In October 2019, the Crown Estate announced Round 4 auctions of the UK seabed for further wind farm development after 130 commercial bidders had expressed an interest. It was stated that “Leasing Round 4 follows more than 18 months of engagement with the market and stakeholders through which The Crown Estate developed and refined its proposals.” The national plan for Round 4 is to provide an extra 7.3GW of offshore wind capacity (i.e. 7300MW) in total. The new wind farms would need to occupy only a very small proportion [2.5%] of the total area being offered by the Crown Estate . This gives great scope to meet national targets for renewables – whilst also selecting those areas that minimise negative impacts on the coast.
Four areas have been chosen as leasing areas for bidding, and they are shown in Figure 3. Leasing Area 1 (Dogger Bank) has large areas which are far from the shore and are in relatively shallow water. On average this region is 100 miles from the shore and the water depth ranges from 15 to 36 metres. The government has recently announced the upgrading of the infrastructure in the Teesside and Humber regions to enable greater use of this area. This makes them ideally suited to wind farms.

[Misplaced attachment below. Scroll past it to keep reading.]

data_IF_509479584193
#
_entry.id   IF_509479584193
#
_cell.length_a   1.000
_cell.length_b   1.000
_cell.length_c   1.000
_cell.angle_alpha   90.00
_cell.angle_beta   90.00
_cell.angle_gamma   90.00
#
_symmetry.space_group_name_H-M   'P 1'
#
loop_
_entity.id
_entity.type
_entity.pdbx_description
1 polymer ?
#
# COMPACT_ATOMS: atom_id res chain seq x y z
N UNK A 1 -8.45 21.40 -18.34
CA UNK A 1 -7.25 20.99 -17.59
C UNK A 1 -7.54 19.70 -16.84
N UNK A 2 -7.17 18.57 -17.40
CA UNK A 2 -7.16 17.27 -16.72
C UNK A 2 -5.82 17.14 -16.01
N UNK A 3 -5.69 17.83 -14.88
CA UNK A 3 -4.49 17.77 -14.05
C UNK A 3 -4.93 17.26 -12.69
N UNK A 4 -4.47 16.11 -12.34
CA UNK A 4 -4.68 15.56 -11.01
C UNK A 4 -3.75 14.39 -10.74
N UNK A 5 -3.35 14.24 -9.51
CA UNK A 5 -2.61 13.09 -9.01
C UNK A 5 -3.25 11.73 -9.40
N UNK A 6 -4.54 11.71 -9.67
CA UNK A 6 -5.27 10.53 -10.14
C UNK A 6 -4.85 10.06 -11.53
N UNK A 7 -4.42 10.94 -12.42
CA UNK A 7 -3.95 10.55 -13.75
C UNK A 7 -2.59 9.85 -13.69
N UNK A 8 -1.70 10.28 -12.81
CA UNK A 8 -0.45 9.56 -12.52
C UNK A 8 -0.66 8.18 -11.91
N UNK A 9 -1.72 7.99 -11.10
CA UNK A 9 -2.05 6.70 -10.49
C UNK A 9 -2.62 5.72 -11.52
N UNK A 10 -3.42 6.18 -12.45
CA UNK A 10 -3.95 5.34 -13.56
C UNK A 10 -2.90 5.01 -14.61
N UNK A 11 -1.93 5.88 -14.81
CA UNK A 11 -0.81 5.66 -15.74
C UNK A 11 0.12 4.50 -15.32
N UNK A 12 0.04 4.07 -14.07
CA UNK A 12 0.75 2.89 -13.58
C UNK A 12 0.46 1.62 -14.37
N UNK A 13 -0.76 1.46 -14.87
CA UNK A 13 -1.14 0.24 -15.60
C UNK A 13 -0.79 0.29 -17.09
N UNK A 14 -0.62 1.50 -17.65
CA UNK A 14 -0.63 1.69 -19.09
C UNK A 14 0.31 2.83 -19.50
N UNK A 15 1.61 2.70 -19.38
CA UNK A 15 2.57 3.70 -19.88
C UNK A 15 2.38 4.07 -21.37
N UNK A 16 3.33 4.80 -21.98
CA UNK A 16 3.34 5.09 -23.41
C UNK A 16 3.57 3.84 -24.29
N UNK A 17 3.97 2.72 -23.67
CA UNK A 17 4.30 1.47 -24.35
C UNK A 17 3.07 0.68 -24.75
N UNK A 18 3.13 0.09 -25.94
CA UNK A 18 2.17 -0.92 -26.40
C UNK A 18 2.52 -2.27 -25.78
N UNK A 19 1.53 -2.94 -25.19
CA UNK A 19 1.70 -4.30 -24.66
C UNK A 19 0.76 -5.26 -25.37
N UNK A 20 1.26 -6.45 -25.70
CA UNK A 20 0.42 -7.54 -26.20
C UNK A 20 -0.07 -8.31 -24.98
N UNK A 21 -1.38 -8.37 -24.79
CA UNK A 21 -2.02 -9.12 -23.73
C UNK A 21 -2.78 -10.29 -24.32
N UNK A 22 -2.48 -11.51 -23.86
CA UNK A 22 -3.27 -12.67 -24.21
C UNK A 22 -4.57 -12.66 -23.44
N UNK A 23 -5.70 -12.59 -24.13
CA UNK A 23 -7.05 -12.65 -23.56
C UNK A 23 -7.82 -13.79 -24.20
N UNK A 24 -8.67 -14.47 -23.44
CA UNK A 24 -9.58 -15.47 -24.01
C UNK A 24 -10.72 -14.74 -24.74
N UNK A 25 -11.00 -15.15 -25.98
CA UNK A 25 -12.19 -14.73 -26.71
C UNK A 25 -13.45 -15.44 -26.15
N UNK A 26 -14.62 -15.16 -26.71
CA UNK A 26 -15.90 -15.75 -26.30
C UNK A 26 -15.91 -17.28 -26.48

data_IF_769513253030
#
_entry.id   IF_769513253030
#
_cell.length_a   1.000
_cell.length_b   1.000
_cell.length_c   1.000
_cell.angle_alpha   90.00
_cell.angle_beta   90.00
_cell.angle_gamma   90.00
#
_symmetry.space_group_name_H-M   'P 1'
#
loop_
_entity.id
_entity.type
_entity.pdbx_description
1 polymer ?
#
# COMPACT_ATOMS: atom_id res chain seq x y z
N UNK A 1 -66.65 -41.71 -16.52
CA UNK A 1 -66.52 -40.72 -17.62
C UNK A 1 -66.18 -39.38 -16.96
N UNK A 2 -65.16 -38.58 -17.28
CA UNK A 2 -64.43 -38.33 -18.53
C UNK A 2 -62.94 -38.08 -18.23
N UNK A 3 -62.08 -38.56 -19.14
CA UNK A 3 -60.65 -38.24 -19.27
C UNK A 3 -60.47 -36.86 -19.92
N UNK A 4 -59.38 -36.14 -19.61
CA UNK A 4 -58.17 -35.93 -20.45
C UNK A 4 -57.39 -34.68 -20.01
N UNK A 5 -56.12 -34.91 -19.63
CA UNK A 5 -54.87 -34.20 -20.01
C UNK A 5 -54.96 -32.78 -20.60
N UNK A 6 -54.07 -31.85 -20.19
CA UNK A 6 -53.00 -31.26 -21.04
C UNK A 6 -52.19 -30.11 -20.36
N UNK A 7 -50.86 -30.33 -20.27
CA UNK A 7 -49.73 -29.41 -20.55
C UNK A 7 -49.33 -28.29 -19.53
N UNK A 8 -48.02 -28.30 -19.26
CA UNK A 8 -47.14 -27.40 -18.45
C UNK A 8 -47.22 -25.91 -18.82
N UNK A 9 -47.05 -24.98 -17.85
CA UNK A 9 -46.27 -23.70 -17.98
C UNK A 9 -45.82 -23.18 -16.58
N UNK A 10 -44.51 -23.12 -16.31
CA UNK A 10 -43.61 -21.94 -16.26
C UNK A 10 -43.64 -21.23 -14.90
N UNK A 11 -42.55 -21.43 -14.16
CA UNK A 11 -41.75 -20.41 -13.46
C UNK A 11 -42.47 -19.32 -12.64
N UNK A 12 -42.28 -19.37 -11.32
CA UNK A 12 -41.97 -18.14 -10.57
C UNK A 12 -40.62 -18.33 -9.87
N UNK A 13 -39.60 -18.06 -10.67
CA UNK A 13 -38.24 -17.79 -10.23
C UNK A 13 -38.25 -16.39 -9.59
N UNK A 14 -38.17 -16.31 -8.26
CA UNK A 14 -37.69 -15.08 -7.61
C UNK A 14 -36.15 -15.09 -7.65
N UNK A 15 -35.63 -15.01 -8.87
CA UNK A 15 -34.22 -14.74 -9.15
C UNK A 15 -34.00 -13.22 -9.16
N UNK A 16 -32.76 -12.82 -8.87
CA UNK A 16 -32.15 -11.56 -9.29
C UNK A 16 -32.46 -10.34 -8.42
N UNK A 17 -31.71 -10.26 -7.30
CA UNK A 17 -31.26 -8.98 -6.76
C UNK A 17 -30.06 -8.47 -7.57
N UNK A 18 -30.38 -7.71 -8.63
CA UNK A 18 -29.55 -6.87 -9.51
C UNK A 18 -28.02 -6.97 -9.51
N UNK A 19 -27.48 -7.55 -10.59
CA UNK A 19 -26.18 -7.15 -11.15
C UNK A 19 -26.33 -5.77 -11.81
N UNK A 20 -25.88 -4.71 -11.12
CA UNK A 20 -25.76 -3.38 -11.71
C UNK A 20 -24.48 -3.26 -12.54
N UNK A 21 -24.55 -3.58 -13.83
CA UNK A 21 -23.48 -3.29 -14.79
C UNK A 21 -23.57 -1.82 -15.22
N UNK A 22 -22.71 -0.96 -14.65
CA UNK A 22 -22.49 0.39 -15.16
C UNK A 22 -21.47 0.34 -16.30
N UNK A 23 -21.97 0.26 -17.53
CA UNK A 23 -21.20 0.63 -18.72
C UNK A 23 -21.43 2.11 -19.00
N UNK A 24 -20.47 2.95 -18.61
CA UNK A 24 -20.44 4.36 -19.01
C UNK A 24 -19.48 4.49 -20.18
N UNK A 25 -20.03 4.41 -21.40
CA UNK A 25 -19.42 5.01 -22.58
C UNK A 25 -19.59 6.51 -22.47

The Dogger Bank area also has the area to accommodate 114 GW of wind farm capacity. Of this only 5GW is already committed leaving enough for more than 8 times the area needed to meet the new target of a total of 40GW of by 2030. This is based upon the currently installed capacity of 10.4GW, with a further 18.2GW either under construction or planned leaving only 11.8GW more required to meet the 40GW target.
Consequently there is still plenty of space to accommodate the 1.2GW Rampion Extension wind farm within the Dogger bank area.
Creating new wind farms is a national priority. However, these need to be carefully planned and sited to minimise their harm. Area 1 is an ideal location to achieve this and to accommodate all the UK wind farm needs.
For more information or to get involved please contact info@ProtectCoastalEngland.org